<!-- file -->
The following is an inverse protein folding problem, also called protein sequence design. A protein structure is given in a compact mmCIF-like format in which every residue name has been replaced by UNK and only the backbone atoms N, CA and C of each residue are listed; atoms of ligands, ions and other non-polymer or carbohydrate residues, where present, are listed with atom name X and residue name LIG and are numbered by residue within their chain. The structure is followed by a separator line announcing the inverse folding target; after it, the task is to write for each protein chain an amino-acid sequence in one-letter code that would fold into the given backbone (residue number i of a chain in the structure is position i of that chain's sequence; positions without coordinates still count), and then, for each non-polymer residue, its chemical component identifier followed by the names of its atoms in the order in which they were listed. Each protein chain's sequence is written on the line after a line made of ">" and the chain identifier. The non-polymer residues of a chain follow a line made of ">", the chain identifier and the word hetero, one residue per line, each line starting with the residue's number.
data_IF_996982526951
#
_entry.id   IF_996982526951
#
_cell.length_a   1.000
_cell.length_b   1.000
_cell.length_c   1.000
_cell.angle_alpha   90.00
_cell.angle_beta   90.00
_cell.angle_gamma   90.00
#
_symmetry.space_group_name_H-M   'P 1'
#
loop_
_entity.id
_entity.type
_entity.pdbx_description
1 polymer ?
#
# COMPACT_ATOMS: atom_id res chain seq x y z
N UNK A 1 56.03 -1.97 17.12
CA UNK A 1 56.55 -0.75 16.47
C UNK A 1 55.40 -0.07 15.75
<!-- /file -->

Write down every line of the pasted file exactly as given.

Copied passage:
The following is an inverse protein folding problem, also called protein sequence design. A protein structure is given in a compact mmCIF-like format in which every residue name has been replaced by UNK and only the backbone atoms N, CA and C of each residue are listed; atoms of ligands, ions and other non-polymer or carbohydrate residues, where present, are listed with atom name X and residue name LIG and are numbered by residue within their chain. The structure is followed by a separator line announcing the inverse folding target; after it, the task is to write for each protein chain an amino-acid sequence in one-letter code that would fold into the given backbone (residue number i of a chain in the structure is position i of that chain's sequence; positions without coordinates still count), and then, for each non-polymer residue, its chemical component identifier followed by the names of its atoms in the order in which they were listed. Each protein chain's sequence is written on the line after a line made of ">" and the chain identifier. The non-polymer residues of a chain follow a line made of ">", the chain identifier and the word hetero, one residue per line, each line starting with the residue's number.
data_IF_996982526951
#
_entry.id   IF_996982526951
#
_cell.length_a   1.000
_cell.length_b   1.000
_cell.length_c   1.000
_cell.angle_alpha   90.00
_cell.angle_beta   90.00
_cell.angle_gamma   90.00
#
_symmetry.space_group_name_H-M   'P 1'
#
loop_
_entity.id
_entity.type
_entity.pdbx_description
1 polymer ?
#
# COMPACT_ATOMS: atom_id res chain seq x y z
N UNK A 1 56.03 -1.97 17.12
CA UNK A 1 56.55 -0.75 16.47
C UNK A 1 55.40 -0.07 15.75